January 14—There’s an old adage in sports betting: Always bet the home ‘dog. And the Giants were just that heading into Sunday’s NFC Championship Game against Minnesota at the Meadowlands, where Vegas had positioned the Vikings as two- to three-point favorites. And as the underdogs, Big Blue ended up being a good bet, as they trounced the Vikings 41-0 on the strength of a dominant first half by, of all things, the offense, which generated an amazing 518 total yards for the game.
New York has been an underdog throughout their season-long march to Super Bowl XXXV, but the team, and many individuals associated with it, were dogs of a different sort heading into the 2000 campaign. Back at the beginning of the season, a lot of Giants had flea-bitten images that were in need of a good scrubbing. And now . . . well, there’s nothing like a trip to the Super Bowl to clean up a team’s reputation—as well as that of its players.
A lot of pigskin pundits, for instance, questioned the Giants’ decision to hand the reigns to QB Kerry Collins, a player more famous for his off-the-field problems (accusations of racism and quitting on his team, and an acknowledged drinking problem) than his on-the-field performance (a paltry 66.1 career QB rating heading into the season). By his own admission, New York was the only team that called when he signed his four-year, $16.9 million free-agent contract in the summer of 1999. And sources close to the Giants say many of his new teammates weren’t happy about it (including defensive end and team leader Michael Strahan). Whether the stories were true or not, all was forgiven Sunday as Collins led the Giants to victory with 381 yards passing (338 in the first half alone) and five TDs.
“I told Coach Fassel when Kerry got here and all of the things were written about his problems,” Strahan said Sunday, “‘If anybody in [our locker room] doesn’t like him now the second he takes us to the Super Bowl and wins it for us, those people will be hugging him.’ I told Kerry after the game, ‘I’m honored to play with you.’ Even when he was written off, I think he did a phenomenal job of turning his life around.”
Ironically, Strahan, too, had been dogged by questions surrounding his play on the field and his leadership off it heading into the 2000 season. He had a very public dispute with Jim Fassel in 1999, when he accused the coach of muzzling team leaders (notably linebacker Jessie Armstead) after they criticized the Giants’ then-stagnant offense. The public ripping occurred the day after Fassel had returned from his mother’s funeral.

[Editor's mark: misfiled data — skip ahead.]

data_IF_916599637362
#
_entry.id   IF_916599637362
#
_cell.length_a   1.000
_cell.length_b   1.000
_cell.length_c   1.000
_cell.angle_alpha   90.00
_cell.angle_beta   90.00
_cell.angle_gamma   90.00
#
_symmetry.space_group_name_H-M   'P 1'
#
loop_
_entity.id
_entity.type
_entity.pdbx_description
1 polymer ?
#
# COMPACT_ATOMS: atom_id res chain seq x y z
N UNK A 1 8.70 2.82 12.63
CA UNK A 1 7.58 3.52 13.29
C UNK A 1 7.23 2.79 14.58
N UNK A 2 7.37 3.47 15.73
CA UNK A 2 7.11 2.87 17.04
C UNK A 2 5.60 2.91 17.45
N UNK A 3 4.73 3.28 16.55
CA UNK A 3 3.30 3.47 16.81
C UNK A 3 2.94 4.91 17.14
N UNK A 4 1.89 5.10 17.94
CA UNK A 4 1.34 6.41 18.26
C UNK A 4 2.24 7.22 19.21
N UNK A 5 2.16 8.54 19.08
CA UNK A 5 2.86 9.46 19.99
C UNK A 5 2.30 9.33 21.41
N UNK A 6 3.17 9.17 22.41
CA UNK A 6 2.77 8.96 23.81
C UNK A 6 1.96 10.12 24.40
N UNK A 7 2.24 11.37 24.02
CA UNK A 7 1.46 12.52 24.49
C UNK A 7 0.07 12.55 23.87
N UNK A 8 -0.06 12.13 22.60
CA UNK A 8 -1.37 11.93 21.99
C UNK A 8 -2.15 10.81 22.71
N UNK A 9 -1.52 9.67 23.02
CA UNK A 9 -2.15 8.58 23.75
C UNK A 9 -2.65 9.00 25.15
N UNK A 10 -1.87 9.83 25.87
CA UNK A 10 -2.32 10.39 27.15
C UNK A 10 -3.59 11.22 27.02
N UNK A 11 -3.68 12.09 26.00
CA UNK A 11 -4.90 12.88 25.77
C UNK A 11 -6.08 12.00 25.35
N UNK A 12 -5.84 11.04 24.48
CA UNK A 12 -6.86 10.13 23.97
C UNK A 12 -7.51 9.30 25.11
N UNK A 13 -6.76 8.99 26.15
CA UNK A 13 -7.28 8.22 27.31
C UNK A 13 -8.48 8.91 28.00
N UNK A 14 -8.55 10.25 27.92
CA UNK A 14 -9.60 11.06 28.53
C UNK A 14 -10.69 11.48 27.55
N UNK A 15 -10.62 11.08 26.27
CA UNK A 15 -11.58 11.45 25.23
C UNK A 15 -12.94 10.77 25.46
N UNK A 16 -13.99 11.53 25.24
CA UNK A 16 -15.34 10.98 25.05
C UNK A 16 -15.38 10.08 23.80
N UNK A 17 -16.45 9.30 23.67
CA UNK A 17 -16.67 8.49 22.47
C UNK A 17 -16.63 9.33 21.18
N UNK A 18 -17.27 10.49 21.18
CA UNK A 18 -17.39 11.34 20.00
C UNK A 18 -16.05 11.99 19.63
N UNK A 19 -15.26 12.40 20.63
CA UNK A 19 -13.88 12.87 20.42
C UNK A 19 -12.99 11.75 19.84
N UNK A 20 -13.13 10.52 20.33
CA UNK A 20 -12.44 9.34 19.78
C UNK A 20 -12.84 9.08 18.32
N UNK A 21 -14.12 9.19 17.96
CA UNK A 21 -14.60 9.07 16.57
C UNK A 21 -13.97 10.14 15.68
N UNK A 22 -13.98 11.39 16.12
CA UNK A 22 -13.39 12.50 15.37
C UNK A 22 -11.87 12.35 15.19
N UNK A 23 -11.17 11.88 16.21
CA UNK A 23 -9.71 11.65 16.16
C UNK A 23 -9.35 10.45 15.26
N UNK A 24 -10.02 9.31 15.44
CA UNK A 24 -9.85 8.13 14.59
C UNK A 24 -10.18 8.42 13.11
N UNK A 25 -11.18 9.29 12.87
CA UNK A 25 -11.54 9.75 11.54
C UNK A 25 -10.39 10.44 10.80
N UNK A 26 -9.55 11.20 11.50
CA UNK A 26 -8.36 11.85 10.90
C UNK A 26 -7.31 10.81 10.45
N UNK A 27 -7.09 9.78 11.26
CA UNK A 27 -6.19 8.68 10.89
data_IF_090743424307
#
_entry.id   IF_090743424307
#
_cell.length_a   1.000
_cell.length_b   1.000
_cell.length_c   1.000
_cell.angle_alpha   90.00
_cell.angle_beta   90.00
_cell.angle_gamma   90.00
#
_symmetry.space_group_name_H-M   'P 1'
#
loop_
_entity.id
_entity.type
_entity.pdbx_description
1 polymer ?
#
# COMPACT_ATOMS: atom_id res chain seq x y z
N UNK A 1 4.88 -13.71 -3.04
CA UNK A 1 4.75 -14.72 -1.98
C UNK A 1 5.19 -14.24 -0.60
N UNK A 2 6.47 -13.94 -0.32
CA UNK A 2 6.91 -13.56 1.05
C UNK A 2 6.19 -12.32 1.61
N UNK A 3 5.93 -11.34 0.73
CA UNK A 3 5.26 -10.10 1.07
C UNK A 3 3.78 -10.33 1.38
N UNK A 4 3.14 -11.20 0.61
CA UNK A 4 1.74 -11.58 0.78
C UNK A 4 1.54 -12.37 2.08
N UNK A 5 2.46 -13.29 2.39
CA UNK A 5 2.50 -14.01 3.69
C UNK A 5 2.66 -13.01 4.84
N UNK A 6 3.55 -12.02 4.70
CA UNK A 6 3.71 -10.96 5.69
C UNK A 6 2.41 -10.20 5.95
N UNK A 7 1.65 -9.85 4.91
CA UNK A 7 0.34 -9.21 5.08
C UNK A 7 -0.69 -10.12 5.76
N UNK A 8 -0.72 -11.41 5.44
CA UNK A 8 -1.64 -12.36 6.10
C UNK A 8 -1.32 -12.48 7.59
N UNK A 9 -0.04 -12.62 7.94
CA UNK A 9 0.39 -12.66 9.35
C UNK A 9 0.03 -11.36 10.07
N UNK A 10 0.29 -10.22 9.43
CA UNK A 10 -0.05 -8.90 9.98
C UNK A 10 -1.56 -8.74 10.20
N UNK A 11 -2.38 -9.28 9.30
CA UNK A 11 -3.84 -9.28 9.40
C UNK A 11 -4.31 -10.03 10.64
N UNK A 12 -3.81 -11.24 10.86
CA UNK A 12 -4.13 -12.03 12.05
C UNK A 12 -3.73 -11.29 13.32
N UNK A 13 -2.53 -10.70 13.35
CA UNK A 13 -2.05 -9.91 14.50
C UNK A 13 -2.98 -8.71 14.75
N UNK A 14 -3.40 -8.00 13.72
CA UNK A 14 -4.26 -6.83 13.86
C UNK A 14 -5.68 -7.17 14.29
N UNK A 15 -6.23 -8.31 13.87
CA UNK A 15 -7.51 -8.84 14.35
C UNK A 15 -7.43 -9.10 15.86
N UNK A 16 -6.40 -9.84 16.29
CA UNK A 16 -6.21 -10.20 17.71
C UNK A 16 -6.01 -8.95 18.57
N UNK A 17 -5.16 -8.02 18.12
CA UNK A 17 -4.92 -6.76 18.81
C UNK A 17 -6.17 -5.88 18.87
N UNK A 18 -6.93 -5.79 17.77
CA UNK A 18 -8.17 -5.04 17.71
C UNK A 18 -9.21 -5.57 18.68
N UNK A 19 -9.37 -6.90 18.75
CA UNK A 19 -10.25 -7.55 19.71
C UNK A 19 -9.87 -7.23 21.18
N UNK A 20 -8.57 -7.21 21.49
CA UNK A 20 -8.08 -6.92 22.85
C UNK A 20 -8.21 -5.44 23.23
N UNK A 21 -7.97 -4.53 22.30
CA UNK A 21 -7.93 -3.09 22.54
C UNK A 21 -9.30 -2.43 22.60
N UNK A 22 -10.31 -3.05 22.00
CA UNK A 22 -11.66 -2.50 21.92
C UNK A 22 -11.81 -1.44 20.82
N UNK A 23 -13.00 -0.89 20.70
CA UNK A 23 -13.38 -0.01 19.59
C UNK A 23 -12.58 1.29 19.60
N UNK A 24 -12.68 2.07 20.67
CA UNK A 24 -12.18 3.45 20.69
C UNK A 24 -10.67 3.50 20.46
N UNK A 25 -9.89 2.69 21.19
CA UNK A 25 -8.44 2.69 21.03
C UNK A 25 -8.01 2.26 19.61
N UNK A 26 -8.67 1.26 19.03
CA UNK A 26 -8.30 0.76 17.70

On the field, meanwhile, Strahan’s game had deteriorated. After signing a four-year, $32 million contract extension following the 1998 season, Strahan went from 15 sacks two seasons ago to 5.5 last year. He bounced back on the field in 2000 — with 9.5 sacks, and two tackles and one sack in Sunday’s game — and has been flashing his famous gapped-toothed smile and verbal charm quite a bit in recent weeks.
“I’ve just enjoyed playing the game this year, more than I ever have in my eight years [in the league],” he told the media last week. “I have enjoyed being around these guys more than I have any other team [I’ve been on.]”
Fassel has also been having a lot more fun this season—more than in any other of his four-year tenure in New York. On the hot seat after coaching a divided team to a disappointing 7-9 record in 1999, Fassel guaranteed the playoffs in November and delivered the Super Bowl in January. Signs that things had truly changed were posted as the season wore on: He was seen embracing running back Tiki Barber, a player with whom he has had public disagreements over playing time, following the Giants come-from-behind victory in Dallas last month. On Sunday, Strahan and Armstead carried the coach on their shoulders in celebration as time expired.